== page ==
Trying to control the speed of a DC Motor (MFA 918D100112/1 found on https://www.rapidonline.com/mfa-918d100112-1-gearbox-motor-100-1-4mm-shaft-12-24v-37-1224) using PWM pin on Arduino connected to the base of an npn BJT (2N3904 https://www.onsemi.com/pub/Collateral/2N3903-D.PDF). This is the proposed circuit: enter image description here

I am not sure of the resistor values to choose. As I understood correctly R2 is used as a weak pull down resistor for when the base is floating, and R1 is used to ensure a Vbe is 0.7 V for saturation when the Arduino pin supplies 5 V. R3 is used as a current limiting resistor in order not to fry the transistor.

How do I choose the right values for the resistors? I hope I have understood the theory correctly.

  • 2
    \$\begingroup\$ Did you consider adding a flyback diode in parallel to the motor? Motor has coil and with pulses it will cause huge voltage spikes at the transistor collector each time the pulse goes off. \$\endgroup\$
    – user16307
    Mar 22, 2018 at 11:02
  • 1
    \$\begingroup\$ Choose R1 so that the current though Q1 base is enough to saturate it. R2 should probably be in the 100 kohm range. R3 can be 0 unless you need to limit some inrush current from the motor. Also diode across the motor. You are most likley better of with a N-MOSFET instead of NPN for Q1. \$\endgroup\$
    – winny
    Mar 22, 2018 at 11:06

3 Answers 3


Some things you are going to have to resolve.

  1. The motor you linked runs on 12 to 24V. Not the 3V you show in your proposed circuit.
  2. The 2N3904 NPN transistor is unsuitable for this application. They are typically good for up to ~200mA whilst the motor specs a load current of 300mA and that will grow as more load is placed on the motor.
  3. A resistor in series with the motor is not really going to work. You need to let the motor windings limit the current and then pick a transistor (hopefully a MOSFET) that can handle the current.
  4. When driving an inductive load with active switching you surely need a flyback diode across the motor or else the inductive kick at the turn off time will kill your transistor.
  5. Use a MOSFET and you can limit the amount amount of current load on the Arduino output.

Ok @elecstud ... ball is in your court now.


Here is the circuit being discussed:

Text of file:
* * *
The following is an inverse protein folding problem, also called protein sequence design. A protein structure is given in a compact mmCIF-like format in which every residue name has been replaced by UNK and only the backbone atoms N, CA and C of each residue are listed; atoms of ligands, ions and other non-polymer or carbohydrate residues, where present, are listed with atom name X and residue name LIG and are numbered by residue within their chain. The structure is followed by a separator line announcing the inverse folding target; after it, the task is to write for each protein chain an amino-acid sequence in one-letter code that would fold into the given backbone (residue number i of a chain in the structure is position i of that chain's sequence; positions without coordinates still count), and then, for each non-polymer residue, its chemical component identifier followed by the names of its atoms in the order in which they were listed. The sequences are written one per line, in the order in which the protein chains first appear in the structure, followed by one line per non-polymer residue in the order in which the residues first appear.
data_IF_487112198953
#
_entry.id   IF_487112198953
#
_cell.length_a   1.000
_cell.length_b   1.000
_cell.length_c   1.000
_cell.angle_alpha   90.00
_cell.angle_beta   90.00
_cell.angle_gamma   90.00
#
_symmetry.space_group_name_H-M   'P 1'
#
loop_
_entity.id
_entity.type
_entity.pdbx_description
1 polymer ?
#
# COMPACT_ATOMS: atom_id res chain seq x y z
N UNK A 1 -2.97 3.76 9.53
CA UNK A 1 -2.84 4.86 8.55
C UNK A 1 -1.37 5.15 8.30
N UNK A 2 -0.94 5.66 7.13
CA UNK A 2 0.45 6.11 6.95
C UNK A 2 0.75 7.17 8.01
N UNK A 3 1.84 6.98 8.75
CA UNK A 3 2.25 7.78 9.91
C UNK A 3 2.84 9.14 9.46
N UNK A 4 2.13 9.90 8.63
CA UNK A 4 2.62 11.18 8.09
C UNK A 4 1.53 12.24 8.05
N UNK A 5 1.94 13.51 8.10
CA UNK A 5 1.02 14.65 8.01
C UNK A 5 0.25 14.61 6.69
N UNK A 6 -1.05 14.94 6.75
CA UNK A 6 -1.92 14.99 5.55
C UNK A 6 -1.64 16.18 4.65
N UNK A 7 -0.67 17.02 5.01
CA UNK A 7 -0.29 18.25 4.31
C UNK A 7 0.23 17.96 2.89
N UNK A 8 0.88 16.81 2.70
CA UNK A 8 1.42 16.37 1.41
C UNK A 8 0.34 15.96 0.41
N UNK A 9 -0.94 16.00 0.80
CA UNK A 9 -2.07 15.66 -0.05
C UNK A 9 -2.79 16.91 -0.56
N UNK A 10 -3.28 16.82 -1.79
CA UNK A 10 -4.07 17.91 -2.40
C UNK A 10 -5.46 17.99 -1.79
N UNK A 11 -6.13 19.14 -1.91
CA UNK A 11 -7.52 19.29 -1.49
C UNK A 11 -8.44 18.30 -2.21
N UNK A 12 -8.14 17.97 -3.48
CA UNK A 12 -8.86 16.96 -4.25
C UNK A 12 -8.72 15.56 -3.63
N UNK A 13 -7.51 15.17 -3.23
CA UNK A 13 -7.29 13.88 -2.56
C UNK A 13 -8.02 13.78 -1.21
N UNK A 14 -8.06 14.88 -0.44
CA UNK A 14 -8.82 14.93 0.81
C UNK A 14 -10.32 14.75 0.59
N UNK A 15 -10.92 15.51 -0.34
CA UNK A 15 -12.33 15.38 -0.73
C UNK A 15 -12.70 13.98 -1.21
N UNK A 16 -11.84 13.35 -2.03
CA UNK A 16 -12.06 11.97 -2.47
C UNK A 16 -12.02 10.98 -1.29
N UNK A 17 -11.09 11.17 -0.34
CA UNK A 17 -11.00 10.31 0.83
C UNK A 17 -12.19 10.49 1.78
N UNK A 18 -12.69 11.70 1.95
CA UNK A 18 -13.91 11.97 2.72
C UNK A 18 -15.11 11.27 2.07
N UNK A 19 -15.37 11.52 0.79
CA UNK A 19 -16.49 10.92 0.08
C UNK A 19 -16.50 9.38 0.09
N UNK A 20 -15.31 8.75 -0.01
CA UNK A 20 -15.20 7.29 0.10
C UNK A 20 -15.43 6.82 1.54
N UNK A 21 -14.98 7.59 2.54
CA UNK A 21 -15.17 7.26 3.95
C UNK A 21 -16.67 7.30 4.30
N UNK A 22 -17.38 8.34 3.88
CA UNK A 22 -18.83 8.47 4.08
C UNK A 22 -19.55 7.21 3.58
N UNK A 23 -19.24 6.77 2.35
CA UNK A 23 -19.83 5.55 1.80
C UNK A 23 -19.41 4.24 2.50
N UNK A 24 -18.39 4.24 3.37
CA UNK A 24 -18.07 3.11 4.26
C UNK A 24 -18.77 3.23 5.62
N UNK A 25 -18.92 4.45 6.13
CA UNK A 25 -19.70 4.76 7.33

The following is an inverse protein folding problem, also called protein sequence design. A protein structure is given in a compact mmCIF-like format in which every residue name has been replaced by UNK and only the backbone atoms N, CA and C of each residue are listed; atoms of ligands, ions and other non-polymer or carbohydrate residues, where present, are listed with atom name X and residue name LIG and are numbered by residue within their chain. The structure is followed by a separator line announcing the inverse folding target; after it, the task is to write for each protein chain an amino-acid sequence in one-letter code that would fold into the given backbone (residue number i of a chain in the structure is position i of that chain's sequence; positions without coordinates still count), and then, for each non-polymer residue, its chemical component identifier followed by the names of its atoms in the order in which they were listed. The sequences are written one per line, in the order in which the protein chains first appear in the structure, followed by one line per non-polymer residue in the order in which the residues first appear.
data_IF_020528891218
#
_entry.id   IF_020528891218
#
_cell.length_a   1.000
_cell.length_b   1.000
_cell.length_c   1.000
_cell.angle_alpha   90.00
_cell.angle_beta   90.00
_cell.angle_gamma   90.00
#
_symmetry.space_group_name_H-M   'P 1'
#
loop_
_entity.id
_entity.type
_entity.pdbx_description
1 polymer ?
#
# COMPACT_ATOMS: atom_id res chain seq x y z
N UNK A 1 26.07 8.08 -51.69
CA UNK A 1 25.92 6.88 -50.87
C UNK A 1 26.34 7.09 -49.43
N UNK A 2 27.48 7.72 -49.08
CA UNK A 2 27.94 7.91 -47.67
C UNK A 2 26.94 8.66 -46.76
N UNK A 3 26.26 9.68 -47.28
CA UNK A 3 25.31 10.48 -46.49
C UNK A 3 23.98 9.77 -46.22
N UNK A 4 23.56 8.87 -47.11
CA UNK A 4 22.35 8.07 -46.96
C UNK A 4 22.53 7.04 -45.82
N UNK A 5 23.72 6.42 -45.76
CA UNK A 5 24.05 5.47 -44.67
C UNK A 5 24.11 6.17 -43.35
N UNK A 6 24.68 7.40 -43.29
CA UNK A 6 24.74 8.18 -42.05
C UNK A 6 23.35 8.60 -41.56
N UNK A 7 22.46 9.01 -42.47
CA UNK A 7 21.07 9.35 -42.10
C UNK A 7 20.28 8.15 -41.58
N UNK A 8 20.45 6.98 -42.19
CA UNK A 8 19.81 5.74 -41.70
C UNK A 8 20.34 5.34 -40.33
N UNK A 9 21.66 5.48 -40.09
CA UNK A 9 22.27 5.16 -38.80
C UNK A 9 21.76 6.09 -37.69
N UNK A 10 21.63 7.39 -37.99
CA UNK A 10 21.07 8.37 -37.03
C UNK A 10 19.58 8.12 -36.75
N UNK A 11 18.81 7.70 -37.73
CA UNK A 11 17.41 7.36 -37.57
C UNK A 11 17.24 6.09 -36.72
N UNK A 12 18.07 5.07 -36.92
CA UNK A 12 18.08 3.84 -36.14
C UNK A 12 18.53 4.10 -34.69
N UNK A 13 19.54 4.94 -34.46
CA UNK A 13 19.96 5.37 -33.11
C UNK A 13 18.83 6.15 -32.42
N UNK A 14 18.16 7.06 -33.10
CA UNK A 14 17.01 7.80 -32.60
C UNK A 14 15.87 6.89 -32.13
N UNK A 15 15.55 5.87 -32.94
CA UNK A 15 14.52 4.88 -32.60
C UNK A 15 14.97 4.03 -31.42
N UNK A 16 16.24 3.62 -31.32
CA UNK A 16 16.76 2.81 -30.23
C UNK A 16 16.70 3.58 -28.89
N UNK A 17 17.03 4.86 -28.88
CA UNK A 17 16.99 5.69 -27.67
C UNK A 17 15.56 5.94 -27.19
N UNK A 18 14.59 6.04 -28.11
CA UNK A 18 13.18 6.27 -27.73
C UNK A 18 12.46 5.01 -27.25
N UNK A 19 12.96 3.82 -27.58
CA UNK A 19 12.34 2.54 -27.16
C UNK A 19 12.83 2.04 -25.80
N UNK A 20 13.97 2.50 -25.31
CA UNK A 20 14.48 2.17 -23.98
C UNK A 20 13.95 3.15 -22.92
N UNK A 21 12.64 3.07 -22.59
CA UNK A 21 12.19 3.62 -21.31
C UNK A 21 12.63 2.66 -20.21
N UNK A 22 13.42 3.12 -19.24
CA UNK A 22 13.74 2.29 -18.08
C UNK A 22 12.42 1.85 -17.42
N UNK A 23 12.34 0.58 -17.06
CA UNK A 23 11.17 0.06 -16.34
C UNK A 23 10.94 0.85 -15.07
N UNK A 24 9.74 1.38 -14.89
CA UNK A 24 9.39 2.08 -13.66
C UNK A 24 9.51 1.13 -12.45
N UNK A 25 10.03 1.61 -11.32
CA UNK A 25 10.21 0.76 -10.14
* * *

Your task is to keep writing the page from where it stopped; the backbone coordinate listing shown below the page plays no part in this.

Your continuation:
There are a number of problems.

  1. R3 is pointless and will only waste power. You are already modulating the motor drive with PWM, so I can't even guess what you think R3 is supposed to accomplish.
  2. You forgot the flyback catch diode across the motor. Without it, the transistor will fry in short order. The best would be a Schottky in reverse across the motor. The lower voltage drop of a Schottky will yield a slightly higher efficiency.
  3. R2 is way too low. It's main purpose is to make sure the transistor stays off when nothing is driving the input. 100 kΩ can accomplish that while not having excessive current requirements of its own during normal operation.
  4. R1 depends on what the digital output can source. Figure the B-E drop of Q1 is 700 mV. If the digital output goes to 3.3 V when high, then that leaves 2.6 V across R1. Let's say the digital output can source 10 mA when high. Now you use Ohm's law to find R1. (2.6 V)/(10 mA) = 260 Ω. Anything less than that will draw more current than the digital output can source in this example.
  5. You have to consider the maximum motor current and the gain of the transistor to see whether this circuit will work at all. Let's say the base current is 10 mA when on. If the transistor has a minimum guaranteed gain of 50, then it can support 500 mA of motor current. That sounds small, especially for startup, unless this is a very small motor.
  6. A BJT is not a good choice here anyway due to possible gain problems and its saturation voltage. With only a 3 V supply, the 200 mV or so drop of the transistor in saturation is significant. That's a 7% loss right there.

    I'd use something like the IRLML2502 FET. It goes down to below 80 mΩ with 3.3 V gate drive, and 45 mΩ with 5 V gate drive. Drive its gate directly from the digital output. R1 is then not necessary, and R2 of 100 kΩ will keep the gate from floating on, but not get in the way.

  • \$\begingroup\$ Seems it is a late question. For point 5, what makes you take 10mA as an example for base current? If we take a higher value, should't the Ic can be higher? \$\endgroup\$
    – mannok
    Apr 7, 2020 at 2:16

Instead of BJT, using a MOSFET will be effective since the transistor you used (2N3903) have maximum collector current of 200 mA whereas Motor specifications tell us that the load current is 300mA.

enter image description here

Also as Michael said, You are using a battery of 3V whereas the motor needs 12-24 voltage as it's spec told. So you have to replace a battery with the new one of 12V or 24V capacity.

Also, in order to prevent transistors from frying of inductive loads, either it is MOSFET or BJT you need a Flyback diode, not a current limiting resistor. Because inductive loads will generate voltage spikes when you turn off the circuit and it will fry your transistor. So you need to provide a path for those voltage spikes after the circuit is switched off. That is why Flyback diode is used here.

Here is the recommended circuit for your requirement

enter image description here

EDIT: As Trevor mentioned in a comment, Rgate Resistor (R2) is added in a circuit.

  • \$\begingroup\$ YOu are missing the series gate resistor... \$\endgroup\$
    – Trevor_G
    Mar 22, 2018 at 17:10

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